- Imagine the process of count vectorizer: you first create a vocabulary which maps each word (or n-gram) to an integer index (index in the document term matrix). Then, for each document, you count number of times a word appears and set that value at appropriate index to build vector representation for the document.
- This can potentially create a very large number of features since each n-gram/token is one feature.
- Even if you want to limit the total number of features by using some trick like top-N words by occurrence, you still need to calculate and hold in memory the map of all word-counts. This can be potentially prohibitive in some applications.
- Similar problem happens for TfIDf, where you additionally store the mapping of word to document occurance for calculating the IDf part.
- Either way, you are doing multiple passes over the data and/or potentially large amount of memory consumption.
- The problem is also with bounds or predictability: you do not know the potential memory usage upfront in first phase.
- Hashing vectorizer can build document representation for all documents in one single pass over the data and still keep memory bounded (not necessarily small, the size depends on size of hash-table).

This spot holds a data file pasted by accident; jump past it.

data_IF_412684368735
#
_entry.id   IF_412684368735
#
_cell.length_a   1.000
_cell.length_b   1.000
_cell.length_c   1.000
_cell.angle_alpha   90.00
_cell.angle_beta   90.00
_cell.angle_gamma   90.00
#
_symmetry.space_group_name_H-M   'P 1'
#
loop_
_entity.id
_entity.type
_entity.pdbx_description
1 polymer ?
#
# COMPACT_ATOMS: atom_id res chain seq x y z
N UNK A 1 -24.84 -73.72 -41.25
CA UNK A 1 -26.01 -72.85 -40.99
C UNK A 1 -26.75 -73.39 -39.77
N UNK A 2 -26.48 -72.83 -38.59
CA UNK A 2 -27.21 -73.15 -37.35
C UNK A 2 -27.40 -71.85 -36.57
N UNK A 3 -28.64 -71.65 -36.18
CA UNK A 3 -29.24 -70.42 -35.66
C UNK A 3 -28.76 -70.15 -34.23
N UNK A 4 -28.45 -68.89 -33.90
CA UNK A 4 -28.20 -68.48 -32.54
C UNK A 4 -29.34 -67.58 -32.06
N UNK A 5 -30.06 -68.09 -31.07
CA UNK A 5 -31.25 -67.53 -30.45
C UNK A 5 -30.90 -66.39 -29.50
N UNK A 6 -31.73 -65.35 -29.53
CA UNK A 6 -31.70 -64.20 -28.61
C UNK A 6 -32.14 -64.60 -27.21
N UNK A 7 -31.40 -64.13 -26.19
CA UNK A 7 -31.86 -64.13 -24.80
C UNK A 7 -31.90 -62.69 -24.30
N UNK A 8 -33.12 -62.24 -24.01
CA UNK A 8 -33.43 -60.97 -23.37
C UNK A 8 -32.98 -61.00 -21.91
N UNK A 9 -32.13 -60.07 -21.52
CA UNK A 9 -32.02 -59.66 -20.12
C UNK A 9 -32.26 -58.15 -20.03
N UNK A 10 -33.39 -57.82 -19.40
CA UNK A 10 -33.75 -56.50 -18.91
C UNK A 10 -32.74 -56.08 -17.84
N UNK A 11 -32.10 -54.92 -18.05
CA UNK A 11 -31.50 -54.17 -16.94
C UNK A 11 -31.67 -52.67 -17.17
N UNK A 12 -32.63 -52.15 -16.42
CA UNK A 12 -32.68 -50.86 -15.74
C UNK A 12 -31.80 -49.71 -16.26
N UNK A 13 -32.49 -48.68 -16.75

- In a single pass, you calculate hash of a token. Based on the hash value, you increment the count of particular index in the hash-table (the array underlying the hash table implementation). You get representation of current document without looking at every other document in the corpus.
- This gives rise to problem with representation accuracy. Two different tokens may have hash collision.
So you are in effect trading [representation accuracy and explanatory power] Vs. [space (bounded predictable memory usage) and time (no multiple passes on the data)].
Answers to your specific questions
- There is a (sort) correlation between input words and features: through the hash function. But this correlation is potentially defective (hash-collisions) and there's no inverse transformation (you can't say what word is represented by feature number 207).
- There's no fit and transform. For a fixed hash-function, no dataset specific learning is happening (ala word2vec).
- There's no semantic interpretation of the distance. Two words semantically similar words may not be close to each other in the representation. As long as two almost (syntactically, based on tokens) similar documents are close enough, it will work on text classification.
Why Would It Work?
Given these information, you are right in being skeptical: why on earth this should work? The answer is empirical: a randomized representation like hashing works reasonably well in practice (the benefits from exact count based representation are not that great). There might be some theoretical explanation too but I don't know it enough. If curious, you can probably read up this paper.